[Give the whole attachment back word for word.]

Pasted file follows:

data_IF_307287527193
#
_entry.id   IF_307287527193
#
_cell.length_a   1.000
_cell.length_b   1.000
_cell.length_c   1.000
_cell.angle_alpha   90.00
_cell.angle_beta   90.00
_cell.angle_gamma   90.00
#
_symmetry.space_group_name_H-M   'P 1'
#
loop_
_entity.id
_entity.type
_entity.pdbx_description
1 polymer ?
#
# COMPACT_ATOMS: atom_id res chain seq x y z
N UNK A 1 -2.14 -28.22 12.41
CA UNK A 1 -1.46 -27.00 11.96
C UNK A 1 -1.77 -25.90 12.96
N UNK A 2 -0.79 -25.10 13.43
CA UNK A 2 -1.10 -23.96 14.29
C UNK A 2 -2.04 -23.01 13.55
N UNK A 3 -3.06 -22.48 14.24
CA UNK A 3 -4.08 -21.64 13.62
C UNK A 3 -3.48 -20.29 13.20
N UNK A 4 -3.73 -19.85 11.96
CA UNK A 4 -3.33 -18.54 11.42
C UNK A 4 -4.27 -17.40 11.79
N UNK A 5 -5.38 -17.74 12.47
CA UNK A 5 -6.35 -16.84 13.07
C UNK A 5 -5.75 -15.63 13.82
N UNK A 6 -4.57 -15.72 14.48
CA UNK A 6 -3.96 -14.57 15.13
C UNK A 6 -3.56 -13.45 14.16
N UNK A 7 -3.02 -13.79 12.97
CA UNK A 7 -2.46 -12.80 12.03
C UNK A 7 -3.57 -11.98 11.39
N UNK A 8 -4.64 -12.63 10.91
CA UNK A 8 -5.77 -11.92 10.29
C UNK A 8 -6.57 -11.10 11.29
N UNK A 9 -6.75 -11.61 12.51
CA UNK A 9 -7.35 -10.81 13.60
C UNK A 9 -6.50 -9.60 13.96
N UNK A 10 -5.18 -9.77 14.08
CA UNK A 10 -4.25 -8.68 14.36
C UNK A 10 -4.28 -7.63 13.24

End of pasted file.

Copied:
data_IF_307287527193
#
_entry.id   IF_307287527193
#
_cell.length_a   1.000
_cell.length_b   1.000
_cell.length_c   1.000
_cell.angle_alpha   90.00
_cell.angle_beta   90.00
_cell.angle_gamma   90.00
#
_symmetry.space_group_name_H-M   'P 1'
#
loop_
_entity.id
_entity.type
_entity.pdbx_description
1 polymer ?
#
# COMPACT_ATOMS: atom_id res chain seq x y z
N UNK A 1 -2.14 -28.22 12.41
CA UNK A 1 -1.46 -27.00 11.96
C UNK A 1 -1.77 -25.90 12.96
N UNK A 2 -0.79 -25.10 13.43
CA UNK A 2 -1.10 -23.96 14.29
C UNK A 2 -2.04 -23.01 13.55
N UNK A 3 -3.06 -22.48 14.24
CA UNK A 3 -4.08 -21.64 13.62
C UNK A 3 -3.48 -20.29 13.20
N UNK A 4 -3.73 -19.85 11.96
CA UNK A 4 -3.33 -18.54 11.42
C UNK A 4 -4.27 -17.40 11.79
N UNK A 5 -5.38 -17.74 12.47
CA UNK A 5 -6.35 -16.84 13.07
C UNK A 5 -5.75 -15.63 13.82
N UNK A 6 -4.57 -15.72 14.48
CA UNK A 6 -3.96 -14.57 15.13
C UNK A 6 -3.56 -13.45 14.16
N UNK A 7 -3.02 -13.79 12.97
CA UNK A 7 -2.46 -12.80 12.03
C UNK A 7 -3.57 -11.98 11.39
N UNK A 8 -4.64 -12.63 10.91
CA UNK A 8 -5.77 -11.92 10.29
C UNK A 8 -6.57 -11.10 11.29
N UNK A 9 -6.75 -11.61 12.51
CA UNK A 9 -7.35 -10.81 13.60
C UNK A 9 -6.50 -9.60 13.96
N UNK A 10 -5.18 -9.77 14.08
CA UNK A 10 -4.25 -8.68 14.36
C UNK A 10 -4.28 -7.63 13.24